Recurrence Relations n Power Function n What’s going on in this problem? n n At every step, the problem size is reduced by half If n is even, 2 arithmetic operations are computed If n is odd, 3 arithmetic operations are computed When computing time complexity, we assume the worst case n We assume n is odd at each step § So 3 operations are assumed to be always needed n Thus, T(n) can be expressed as the sum of T(n/2) and the 3 operations needed at each step T(n) = T(n/2) + 3 T(1) = 1 © Jonathan Cazalas Recurrence Relations page 35

Recurrence Relations n Power Function n n So here’s our recurrence relation: T(n) = T(n/2) + 3 T(1) = 1 We need to solve this by removing all T(…)’s from the right side. n n © Jonathan Cazalas T(n/2) needs to hit the road Then the problem is in its “closed form” and is solved. Recurrence Relations page 36

Recurrence Relations n Power Function n We need to solve T(n) in terms of n n Starting from this equation T(n) = T(n/2) + 3 We reduce the right side until we get to T(1). n Why? n n We do this in steps n n n © Jonathan Cazalas T(1) is known to us (it equals 1) We replace n with n/2 on both sides of the equation We plug the result back in And then we do it again…till a “light goes off” and we see something Recurrence Relations page 37

Recurrence Relations n Power Function n This time we’ll do a slightly different order of things…just so you see two different ways n n n n © Jonathan Cazalas Start with the base recurrence relation T(n) = T(n/2) + 3 ----- call this Eq. 1 Replace n with n/2, and go ahead and do this several times T(n/2) = T(n/4) + 3 ----- call this Eq. 2 T(n/4) = T(n/8) + 3 ----- call this Eq. 3 T(n/8) = T(n/16) + 3 ----- call this Eq. 4 Now we substitute each one of these back into Eq. 1 and hopefully see a pattern Recurrence Relations page 38

Recurrence Relations n Power Function n Here’s the four current equations we have: n n n T(n) = T(n/2) + 3 T(n/2) = T(n/4) + 3 T(n/4) = T(n/8) + 3 T(n/8) = T(n/16) + 3 ----- Eq. 1 ----- Eq. 2 ----- Eq. 3 ----- Eq. 4 Now substitute the result of Eq. 2 into Eq. 1 n T(n) = T(n/4) + 3 § We can look at 3 + 3 as 3*2 …. you remember why…right. ? . n © Jonathan Cazalas T(n) = T(n/4) + 3*2 ----- call this Eq. 5 Recurrence Relations page 39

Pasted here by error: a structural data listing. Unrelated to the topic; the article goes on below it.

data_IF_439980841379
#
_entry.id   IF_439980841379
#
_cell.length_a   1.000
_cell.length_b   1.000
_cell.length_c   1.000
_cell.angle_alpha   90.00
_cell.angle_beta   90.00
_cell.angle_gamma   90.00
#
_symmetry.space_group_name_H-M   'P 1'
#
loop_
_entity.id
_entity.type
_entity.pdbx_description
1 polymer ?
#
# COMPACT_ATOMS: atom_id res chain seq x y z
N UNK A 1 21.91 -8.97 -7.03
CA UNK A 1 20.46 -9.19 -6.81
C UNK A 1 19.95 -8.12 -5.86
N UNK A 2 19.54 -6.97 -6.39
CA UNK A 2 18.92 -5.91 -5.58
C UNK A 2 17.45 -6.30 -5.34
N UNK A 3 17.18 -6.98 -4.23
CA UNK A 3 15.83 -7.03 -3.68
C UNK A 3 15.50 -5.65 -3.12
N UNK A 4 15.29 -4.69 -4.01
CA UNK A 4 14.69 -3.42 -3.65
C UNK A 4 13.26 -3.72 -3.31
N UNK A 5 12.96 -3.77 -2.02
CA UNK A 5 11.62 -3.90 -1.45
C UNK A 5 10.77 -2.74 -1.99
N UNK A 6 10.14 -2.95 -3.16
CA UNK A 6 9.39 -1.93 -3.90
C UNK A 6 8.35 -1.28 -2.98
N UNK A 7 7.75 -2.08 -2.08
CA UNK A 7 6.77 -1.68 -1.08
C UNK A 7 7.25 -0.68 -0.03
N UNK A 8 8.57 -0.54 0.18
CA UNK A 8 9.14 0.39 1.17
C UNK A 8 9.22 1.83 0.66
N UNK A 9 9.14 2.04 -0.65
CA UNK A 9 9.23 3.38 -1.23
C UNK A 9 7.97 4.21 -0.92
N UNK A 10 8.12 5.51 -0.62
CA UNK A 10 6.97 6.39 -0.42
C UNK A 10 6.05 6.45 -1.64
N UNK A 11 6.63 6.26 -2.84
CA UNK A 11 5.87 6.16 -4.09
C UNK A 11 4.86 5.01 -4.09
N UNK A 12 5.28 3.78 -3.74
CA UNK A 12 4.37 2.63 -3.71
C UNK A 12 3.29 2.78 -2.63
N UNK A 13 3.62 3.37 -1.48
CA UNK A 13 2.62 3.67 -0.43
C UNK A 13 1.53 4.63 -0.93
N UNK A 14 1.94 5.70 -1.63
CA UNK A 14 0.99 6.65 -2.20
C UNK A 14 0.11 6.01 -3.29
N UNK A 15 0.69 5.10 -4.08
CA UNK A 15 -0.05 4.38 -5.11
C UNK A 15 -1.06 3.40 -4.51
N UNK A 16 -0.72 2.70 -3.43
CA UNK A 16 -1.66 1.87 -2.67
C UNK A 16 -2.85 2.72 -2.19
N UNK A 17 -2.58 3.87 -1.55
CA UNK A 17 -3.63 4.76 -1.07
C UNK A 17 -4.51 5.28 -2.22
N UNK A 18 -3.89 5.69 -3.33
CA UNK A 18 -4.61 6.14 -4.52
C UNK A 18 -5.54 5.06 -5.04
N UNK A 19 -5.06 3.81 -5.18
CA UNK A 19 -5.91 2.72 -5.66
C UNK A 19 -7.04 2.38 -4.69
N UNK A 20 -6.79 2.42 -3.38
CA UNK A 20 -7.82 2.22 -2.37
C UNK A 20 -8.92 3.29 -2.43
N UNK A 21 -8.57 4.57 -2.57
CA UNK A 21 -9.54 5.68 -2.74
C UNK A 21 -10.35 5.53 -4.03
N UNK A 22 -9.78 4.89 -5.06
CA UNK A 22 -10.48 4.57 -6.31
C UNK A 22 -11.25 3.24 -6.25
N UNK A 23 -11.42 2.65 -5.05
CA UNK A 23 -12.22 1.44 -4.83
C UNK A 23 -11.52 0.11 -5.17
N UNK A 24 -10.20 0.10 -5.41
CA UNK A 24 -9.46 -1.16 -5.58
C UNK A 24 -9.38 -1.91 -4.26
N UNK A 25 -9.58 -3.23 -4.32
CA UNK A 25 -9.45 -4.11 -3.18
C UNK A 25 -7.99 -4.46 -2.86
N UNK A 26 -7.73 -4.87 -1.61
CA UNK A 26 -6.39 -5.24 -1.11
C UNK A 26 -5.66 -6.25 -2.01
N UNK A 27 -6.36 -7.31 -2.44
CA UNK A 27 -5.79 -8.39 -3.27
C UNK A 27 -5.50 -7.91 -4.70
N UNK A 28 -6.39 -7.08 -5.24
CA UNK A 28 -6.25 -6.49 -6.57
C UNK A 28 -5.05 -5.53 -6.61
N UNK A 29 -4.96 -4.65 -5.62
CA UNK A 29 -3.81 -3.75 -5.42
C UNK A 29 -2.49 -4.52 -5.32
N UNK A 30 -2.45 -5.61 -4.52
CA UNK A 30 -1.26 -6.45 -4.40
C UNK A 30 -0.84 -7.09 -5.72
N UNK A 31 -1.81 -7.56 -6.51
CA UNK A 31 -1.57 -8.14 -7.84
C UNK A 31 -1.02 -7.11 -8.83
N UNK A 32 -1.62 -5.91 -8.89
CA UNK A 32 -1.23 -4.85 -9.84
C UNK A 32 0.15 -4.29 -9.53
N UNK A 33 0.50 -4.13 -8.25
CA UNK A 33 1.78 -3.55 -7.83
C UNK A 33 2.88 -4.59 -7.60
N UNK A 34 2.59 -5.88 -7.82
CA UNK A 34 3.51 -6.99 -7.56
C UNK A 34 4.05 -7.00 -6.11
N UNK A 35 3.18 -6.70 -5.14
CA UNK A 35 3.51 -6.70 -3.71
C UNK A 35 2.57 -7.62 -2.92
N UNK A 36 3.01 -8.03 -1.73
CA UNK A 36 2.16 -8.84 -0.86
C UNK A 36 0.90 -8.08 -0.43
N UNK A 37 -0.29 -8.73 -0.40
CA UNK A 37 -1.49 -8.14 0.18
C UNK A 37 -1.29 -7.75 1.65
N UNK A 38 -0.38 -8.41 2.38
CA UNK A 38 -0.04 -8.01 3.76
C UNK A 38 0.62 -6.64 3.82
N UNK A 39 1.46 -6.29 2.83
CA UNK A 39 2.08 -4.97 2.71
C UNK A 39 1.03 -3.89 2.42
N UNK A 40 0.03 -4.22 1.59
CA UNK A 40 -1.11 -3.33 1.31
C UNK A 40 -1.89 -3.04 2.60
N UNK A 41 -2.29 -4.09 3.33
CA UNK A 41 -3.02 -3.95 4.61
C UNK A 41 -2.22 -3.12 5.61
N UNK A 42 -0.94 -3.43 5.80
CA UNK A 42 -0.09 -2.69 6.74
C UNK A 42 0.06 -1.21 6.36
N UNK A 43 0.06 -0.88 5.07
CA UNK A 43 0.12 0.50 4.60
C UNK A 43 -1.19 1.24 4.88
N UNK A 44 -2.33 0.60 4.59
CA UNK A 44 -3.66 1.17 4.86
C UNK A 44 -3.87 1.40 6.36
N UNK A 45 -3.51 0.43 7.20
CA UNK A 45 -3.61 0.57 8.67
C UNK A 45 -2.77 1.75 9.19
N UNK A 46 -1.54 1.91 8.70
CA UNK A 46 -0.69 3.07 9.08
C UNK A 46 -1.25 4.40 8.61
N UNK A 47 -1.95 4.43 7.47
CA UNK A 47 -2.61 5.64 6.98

Recurrence Relations n Power Function n Here’s the four current equations we have: n n n T(n) = T(n/8) + 3*2 T(n) = T(n/8) + 3*3 ----- call this Eq. 6 One more substitution of Eq. 4 into Eq. 6: n © Jonathan Cazalas ----- Eq. 1 ----- Eq. 2 ----- Eq. 3 ----- Eq. 4 Now substitute the result of Eq. 3 into Eq. 5 n n T(n) = T(n/2) + 3 T(n/2) = T(n/4) + 3 T(n/4) = T(n/8) + 3 T(n/8) = T(n/16) + 3 T(n) = T(n/16) + 3*4 ----- call this Eq. 7 Recurrence Relations page 40

Recurrence Relations n Power Function n Now show all the equations we developed with T(n) on the left…is there a pattern developing? n n n © Jonathan Cazalas = T(n/21) + 3*1 = T(n/22) + 3*2 = T(n/23) + 3*3 = T(n/24) + 3*4 So on the kth step/stage of the recursion, we get a generalized recurrence relation: n n T(n) = T(n/2) + 3*1 T(n) = T(n/4) + 3*2 T(n) = T(n/8) + 3*3 T(n) = T(n/16) + 3*4 T(n) = T(n/2 k) + 3*k We’re not done yet right. Cuz we need to get rid of the T(n/2 k) Recurrence Relations page 41

Recurrence Relations n Power Function n We need to solve this generalized rec. relation n n T(n) = T(n/2 k) + 3*k How? n n Remember we said we wanted to reduce the right side of the equation to T(1) Again, why? § Because we know what T(1) equals…it equals 1! n n n So we have T(n/2 k) and we want T(1) Simple! Let n = 2 k Solve for k § Take log base 2 of both sides § k = log n © Jonathan Cazalas Recurrence Relations Plug back into equation page 42

Recurrence Relations n Power Function n We need to solve this generalized rec. relation n n T(n) = T(n/2 k) + 3*k So n = 2 k and k = log n § Plug into above equation n T(n) = T(1) + 3(log n) § And we know that T(1) = 1 n n n © Jonathan Cazalas Therefore…. T(n) = 1 + 3 log(n) And we are done! This algorithm runs in logarithmic time. Right side does not have any T(…)’s This rec. relation is now solved! Recurrence Relations page 43

Recurrence Relations WASN’T THAT (Let’s admit it: that sucked!) © Jonathan Cazalas Recurrence Relations page 44

Daily Demotivator © Jonathan Cazalas Recurrence Relations page 45

Recurrence Relations Computer Science Department University of Central Florida COP 3502 – Computer Science I